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Michael Jordan's Final Season vs. LeBron James's Rookie Season (Comparison)

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Michael Jordan's Final Season vs. LeBron James's Rookie Season (Comparison)

Michael Jordan and LeBron James are widely considered the top two players of all-time. Both have developed a cult following among fans, with passionate people on both sides. A one on one between the two GOATs would break viewership records. LeBron James entered the league the season after Jordan retired in the 2002-03 season, but the two never actually faced off in the NBA.

It would have been fun if we could have seen that moment of transition; Kobe Bryant managed to play Jordan before he retired, but LeBron James didn't get the opportunity. This matchup between two GOATs never happened, so we can only speculate and compare the two and how. Perhaps to see how that matchup would have gone, we can compare how Jordan and the Wizards did during the 2002-03 season, to LeBron James and the Cavaliers in the 2003-04 season.

Wizards vs. Cavs

The 2002-03 Wizards were a team that was had a lot of young prospects like Kwame Brown and Larry Hughes, but also some veterans like Bryon Russell and Christian Laettner. They were a solid defensive team at the perimeter position, and offensively, they had two stars in Michael Jordan and Jerry Stackhouse. They had a decent team on paper, but ended up with a disappointing 37-45 record in the regular season, and missing the playoffs entirely.

The Wizards had a mix of unproven players and a star like Michael Jordan, who wanted to win in his last years in the league. That is not a combination that necessarily goes well on a team. Michael Jordan has had several known arguments with Kwame Brown, who was only in his second year in the league at the time.

Jordan's co-star, Jerry Stackhouse was known as an elite scorer, averaging 29.8 PPG on the Detroit Pistons in the 2000-01 season. However, Stackhouse was inefficient, taking a lot of shots to up his averages. Aside from their two stars, the roster was fairly thin on talent and could not compete with the new contenders in the East.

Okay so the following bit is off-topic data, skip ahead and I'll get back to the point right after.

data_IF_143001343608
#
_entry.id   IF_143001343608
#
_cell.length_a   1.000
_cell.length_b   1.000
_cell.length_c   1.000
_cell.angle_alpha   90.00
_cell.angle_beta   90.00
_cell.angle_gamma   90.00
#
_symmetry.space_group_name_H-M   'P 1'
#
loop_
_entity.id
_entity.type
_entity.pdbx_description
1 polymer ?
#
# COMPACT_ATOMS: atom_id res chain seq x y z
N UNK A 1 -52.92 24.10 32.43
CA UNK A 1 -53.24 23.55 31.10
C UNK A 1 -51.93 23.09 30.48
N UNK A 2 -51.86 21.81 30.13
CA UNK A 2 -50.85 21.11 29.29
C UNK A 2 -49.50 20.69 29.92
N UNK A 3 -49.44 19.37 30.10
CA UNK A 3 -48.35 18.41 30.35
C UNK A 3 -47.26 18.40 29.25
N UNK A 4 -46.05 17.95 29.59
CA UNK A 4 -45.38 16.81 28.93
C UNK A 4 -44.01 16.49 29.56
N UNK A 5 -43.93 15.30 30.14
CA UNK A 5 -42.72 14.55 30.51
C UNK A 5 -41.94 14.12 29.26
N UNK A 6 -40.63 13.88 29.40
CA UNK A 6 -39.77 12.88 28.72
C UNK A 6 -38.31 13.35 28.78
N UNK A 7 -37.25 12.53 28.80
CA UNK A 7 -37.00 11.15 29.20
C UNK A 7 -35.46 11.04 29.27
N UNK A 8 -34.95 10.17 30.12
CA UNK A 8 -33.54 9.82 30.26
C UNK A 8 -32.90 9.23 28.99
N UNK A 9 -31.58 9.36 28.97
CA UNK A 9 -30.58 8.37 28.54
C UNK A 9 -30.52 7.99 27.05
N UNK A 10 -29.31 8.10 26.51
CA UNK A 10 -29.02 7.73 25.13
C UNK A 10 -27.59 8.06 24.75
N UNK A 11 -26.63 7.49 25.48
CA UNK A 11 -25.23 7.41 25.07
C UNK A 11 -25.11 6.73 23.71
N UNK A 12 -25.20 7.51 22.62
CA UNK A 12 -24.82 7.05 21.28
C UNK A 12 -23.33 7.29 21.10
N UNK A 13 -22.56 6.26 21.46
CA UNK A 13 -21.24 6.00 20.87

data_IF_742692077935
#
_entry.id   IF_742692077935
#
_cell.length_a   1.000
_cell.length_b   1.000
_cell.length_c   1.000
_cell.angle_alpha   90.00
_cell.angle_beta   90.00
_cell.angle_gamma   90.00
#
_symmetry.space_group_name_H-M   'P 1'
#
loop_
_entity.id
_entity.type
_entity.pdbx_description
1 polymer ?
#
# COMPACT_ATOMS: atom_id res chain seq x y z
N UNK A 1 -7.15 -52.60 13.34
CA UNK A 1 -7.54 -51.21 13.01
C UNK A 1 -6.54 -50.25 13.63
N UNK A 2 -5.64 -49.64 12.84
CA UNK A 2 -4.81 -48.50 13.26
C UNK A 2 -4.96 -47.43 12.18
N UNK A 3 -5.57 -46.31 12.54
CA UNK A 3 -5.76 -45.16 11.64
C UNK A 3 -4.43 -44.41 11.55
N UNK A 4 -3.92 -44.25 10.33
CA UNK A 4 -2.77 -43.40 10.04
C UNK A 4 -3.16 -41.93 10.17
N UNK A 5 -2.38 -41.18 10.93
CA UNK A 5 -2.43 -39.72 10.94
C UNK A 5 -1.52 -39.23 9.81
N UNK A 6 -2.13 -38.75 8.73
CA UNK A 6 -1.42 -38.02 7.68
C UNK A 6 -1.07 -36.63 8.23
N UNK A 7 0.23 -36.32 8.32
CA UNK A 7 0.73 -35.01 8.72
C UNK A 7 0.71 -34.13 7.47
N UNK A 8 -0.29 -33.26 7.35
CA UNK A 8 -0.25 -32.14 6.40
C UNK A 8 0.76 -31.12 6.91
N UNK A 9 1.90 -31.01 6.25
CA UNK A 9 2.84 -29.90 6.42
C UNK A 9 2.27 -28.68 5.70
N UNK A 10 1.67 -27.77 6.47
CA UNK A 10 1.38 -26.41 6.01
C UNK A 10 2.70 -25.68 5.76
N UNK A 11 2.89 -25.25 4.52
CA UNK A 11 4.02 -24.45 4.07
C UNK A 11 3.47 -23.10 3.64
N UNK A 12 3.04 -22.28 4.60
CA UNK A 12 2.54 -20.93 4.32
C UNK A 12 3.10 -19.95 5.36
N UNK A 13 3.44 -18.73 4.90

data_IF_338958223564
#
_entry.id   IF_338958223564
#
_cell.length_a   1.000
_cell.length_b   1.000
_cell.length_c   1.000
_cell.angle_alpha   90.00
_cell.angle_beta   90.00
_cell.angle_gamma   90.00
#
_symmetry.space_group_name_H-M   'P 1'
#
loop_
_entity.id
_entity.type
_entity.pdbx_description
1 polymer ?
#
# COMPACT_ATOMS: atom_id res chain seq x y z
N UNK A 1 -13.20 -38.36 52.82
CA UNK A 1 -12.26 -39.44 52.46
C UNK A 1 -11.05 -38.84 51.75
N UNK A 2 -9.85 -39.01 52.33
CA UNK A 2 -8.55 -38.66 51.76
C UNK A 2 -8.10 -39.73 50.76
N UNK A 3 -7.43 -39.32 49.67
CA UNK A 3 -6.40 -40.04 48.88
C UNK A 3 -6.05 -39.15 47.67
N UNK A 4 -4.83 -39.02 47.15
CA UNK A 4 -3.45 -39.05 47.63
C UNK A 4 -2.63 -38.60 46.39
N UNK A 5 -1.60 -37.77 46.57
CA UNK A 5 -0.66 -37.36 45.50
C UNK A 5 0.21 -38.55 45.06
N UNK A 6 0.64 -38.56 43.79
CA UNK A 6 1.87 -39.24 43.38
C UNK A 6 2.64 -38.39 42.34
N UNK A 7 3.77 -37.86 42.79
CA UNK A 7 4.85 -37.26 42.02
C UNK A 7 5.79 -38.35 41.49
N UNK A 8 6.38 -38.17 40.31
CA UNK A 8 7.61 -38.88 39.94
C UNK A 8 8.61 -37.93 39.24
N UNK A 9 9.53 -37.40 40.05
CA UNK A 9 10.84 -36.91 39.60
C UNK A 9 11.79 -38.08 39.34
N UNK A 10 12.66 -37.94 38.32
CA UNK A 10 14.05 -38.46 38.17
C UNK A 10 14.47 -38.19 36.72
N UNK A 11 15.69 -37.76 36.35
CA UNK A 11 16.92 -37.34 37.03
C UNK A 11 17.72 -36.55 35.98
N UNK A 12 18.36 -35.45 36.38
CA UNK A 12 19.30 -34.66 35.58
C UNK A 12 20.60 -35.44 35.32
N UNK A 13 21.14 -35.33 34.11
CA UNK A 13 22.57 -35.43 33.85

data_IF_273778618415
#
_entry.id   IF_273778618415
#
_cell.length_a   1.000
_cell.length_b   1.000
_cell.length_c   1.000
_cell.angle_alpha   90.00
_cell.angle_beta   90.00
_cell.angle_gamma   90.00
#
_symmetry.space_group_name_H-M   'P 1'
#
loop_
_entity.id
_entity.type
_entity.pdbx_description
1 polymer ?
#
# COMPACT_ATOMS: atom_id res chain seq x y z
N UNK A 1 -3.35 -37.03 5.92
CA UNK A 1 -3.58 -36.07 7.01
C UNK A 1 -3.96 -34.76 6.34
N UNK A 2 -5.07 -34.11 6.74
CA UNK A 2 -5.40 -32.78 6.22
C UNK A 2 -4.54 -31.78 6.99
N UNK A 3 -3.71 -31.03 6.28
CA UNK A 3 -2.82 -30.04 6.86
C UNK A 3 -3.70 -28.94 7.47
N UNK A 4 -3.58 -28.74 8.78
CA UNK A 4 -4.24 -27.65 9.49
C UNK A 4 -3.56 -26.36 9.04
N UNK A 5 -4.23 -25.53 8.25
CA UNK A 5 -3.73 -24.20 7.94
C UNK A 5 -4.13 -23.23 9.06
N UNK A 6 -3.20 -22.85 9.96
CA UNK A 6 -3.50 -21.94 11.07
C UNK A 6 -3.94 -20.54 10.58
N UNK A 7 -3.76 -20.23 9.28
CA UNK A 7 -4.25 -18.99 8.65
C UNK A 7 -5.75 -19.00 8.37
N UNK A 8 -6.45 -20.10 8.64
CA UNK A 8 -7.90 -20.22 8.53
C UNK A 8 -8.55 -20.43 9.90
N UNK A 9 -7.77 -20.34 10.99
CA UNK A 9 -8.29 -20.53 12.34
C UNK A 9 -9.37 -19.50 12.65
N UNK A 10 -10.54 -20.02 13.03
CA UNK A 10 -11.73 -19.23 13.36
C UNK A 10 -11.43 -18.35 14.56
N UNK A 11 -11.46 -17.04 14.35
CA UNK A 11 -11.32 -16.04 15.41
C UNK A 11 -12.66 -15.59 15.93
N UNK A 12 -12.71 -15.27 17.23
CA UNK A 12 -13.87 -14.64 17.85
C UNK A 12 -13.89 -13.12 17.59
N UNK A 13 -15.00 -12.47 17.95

The Cavaliers with LeBron James were not a playoff team either. LeBron James's Cavaliers went 35-47 for the 2003-04 season. The Cavaliers didn't have a "star" on their roster, but they had three players who each contributed and averaged 15.0 PPG or more. Zydrunas Ilgauskas was a solid stretch big who could stretch the floor, Carlos Boozer was a solid rebounder and inside player, while Ricky Davis was an okay scorer at the guard position. LeBron James had the more well-rounded team, while Jordan had more star power.

Neither team made the playoffs, so perhaps neither team was that good. While both have had some of the best teammates in the world, that wasn't the case for their rosters here. LeBron was a rookie in the 2003-04 season: he took some time to adjust to the league and hasn't looked back since. Jordan at age 39 was still a capable scorer: but he also failed to take his team to the playoffs. Sometimes, even superstars can't lift a team to the playoffs and both those seasons are examples of that.